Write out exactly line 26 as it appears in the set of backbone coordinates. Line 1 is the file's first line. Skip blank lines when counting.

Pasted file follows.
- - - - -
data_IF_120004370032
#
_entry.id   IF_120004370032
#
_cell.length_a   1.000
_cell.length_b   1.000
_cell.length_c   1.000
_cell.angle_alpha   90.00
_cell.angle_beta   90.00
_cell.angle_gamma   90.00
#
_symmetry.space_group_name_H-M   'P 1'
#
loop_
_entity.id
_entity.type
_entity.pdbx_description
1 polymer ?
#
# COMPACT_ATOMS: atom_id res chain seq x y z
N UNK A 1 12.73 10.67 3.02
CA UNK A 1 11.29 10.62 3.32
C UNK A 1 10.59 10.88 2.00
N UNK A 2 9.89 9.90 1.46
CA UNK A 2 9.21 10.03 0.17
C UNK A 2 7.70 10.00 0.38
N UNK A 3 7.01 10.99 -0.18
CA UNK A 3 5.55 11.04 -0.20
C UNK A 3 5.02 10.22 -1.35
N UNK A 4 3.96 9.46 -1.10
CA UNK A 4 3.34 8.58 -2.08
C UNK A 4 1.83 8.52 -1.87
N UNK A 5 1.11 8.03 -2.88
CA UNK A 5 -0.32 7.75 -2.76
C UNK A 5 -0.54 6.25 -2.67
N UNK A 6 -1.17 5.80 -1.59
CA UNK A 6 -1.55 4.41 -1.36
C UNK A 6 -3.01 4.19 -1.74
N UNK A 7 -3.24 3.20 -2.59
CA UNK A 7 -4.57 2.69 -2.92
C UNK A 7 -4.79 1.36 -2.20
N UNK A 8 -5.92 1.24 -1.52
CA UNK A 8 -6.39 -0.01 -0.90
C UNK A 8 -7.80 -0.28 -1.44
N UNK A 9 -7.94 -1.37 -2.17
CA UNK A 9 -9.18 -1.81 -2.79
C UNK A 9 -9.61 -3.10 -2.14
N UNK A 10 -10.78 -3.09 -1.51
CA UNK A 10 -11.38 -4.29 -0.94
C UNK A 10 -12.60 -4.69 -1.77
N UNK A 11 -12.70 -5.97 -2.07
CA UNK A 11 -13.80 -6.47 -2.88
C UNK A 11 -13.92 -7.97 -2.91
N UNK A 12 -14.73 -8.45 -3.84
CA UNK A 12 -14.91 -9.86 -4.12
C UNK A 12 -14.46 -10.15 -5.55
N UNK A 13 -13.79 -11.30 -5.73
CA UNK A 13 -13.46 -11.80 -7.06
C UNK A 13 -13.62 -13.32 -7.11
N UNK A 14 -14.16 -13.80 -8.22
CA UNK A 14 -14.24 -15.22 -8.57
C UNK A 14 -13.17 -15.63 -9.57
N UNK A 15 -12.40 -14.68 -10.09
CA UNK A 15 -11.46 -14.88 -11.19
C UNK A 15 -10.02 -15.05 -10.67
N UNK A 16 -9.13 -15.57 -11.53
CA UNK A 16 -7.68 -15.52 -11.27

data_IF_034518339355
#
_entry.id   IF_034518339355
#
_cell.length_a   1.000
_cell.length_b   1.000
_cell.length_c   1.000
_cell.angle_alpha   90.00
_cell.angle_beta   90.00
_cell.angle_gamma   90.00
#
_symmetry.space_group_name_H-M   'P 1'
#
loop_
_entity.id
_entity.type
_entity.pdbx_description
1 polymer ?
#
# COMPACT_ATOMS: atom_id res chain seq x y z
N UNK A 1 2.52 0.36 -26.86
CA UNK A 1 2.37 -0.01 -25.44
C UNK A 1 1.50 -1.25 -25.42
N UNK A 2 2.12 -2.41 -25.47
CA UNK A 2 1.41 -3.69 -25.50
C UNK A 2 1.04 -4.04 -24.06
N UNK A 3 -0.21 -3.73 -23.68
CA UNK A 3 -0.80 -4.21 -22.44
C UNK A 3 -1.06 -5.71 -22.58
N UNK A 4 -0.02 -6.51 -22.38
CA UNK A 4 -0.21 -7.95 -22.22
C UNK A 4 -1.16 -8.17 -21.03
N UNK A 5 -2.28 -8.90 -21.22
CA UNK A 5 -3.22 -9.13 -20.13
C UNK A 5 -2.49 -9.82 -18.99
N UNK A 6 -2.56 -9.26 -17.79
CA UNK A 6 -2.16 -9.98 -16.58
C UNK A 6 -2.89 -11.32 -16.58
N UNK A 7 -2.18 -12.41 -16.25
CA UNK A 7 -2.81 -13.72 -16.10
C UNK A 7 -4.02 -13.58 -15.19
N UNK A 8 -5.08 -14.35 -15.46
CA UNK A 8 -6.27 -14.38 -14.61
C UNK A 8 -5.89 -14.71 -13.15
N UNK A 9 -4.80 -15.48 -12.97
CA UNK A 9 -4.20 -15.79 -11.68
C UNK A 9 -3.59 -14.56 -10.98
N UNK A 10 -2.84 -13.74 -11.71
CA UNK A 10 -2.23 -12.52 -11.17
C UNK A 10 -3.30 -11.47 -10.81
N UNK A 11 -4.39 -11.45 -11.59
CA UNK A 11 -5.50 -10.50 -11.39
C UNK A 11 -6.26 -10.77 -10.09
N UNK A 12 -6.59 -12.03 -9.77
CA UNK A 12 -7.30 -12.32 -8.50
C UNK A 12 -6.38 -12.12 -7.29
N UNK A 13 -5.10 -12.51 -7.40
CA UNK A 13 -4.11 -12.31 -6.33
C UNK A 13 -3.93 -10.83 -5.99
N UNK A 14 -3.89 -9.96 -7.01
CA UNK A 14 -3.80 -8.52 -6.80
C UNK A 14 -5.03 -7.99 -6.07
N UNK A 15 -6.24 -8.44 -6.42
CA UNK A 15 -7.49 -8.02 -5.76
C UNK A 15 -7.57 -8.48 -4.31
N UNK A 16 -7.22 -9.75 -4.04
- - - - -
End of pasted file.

C UNK A 2 7.70 10.00 0.38